I’ve had three beers to date since we began sheltering-in-place nine weeks ago, and no wine or other alcohol. Not a deliberate choice, so much as I’m not interested in drinking.

I do have a cuppa coffee each day, though.

My wife has been Zooming with others. She takes a morning exercise class three times a week and a belly dance class twice a week. She has Zoom tea with friends with one group every other week, does book club once a month with Zoom, and visits with friends catching and giving support to one another via Zoom once a week. Yeah, she’s the social side of our couplehood.

Beyond all that, I kill time. I’m working on another jigsaw puzzle, fifteen hundred pieces, featuring a Corvette. Time is spent on social media and reading blogs. I feed, groom, and play with the cats (and clean their litter box and clean up their gaks), play computer games, read books, and stream television. Streaming is down; we finished “Counterpart”, which I enjoyed, and began “Upload”. I’ve been watching “The Last Kingdom Again”, building back up to the new episodes released this year, and watched the new season of “Bosch”, and a few movies and documentaries. I read a lot of news, though. Of course, I call and chat with Mom and Dad.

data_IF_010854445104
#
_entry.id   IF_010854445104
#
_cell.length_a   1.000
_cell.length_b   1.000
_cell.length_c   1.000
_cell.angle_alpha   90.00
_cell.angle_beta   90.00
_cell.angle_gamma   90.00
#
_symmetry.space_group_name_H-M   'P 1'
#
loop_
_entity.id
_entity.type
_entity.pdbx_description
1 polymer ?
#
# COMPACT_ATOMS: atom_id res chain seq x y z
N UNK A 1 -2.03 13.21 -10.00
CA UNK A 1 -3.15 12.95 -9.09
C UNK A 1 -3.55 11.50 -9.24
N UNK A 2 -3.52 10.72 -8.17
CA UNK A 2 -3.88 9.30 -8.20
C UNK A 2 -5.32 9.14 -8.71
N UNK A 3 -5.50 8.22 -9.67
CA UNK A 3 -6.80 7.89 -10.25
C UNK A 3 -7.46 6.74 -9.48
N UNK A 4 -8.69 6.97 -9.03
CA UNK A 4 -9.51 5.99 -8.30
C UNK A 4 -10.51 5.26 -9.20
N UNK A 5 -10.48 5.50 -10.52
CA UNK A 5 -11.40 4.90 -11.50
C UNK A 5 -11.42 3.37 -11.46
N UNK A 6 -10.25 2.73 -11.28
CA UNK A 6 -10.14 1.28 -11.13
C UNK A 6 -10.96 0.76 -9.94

We have gone on two shopping expeditions, one day to local stores, and yesterday to Costco and Trader Joe’s. Since we’re over sixty, we could have gone in during the early ‘protected’ hours; we didn’t, because we were advised otherwise. It was bad intel. If we go out again, it will be during the protected time.

Oh, yes, and we voted, by mail. By mail is the Oregon standard; it is the only way that it’s done.

That’s all from my niche of existence. I know this all sounds pretty self-congratulatory. We are damn lucky, in multiple ways that I often take for granted. Hope you’re all doing well out there in cyberland. Stay well.

That is all.

FIFO

We’ve begun our third week of isolation. Our state, Oregon, has done well on containment. As of today, we stand at 538 confirmed cases and 8 fatalities. No fatalities have been reported in my city, Ashland. Nineteen cases are reported for Ashland. Our city hospital been set up as a COVID-19 county treatment center for mild to moderate cases.

The first two weeks of being sequestered at home, we cleaned, inventorying supplies on hand and reviewing recipe and meal ideas.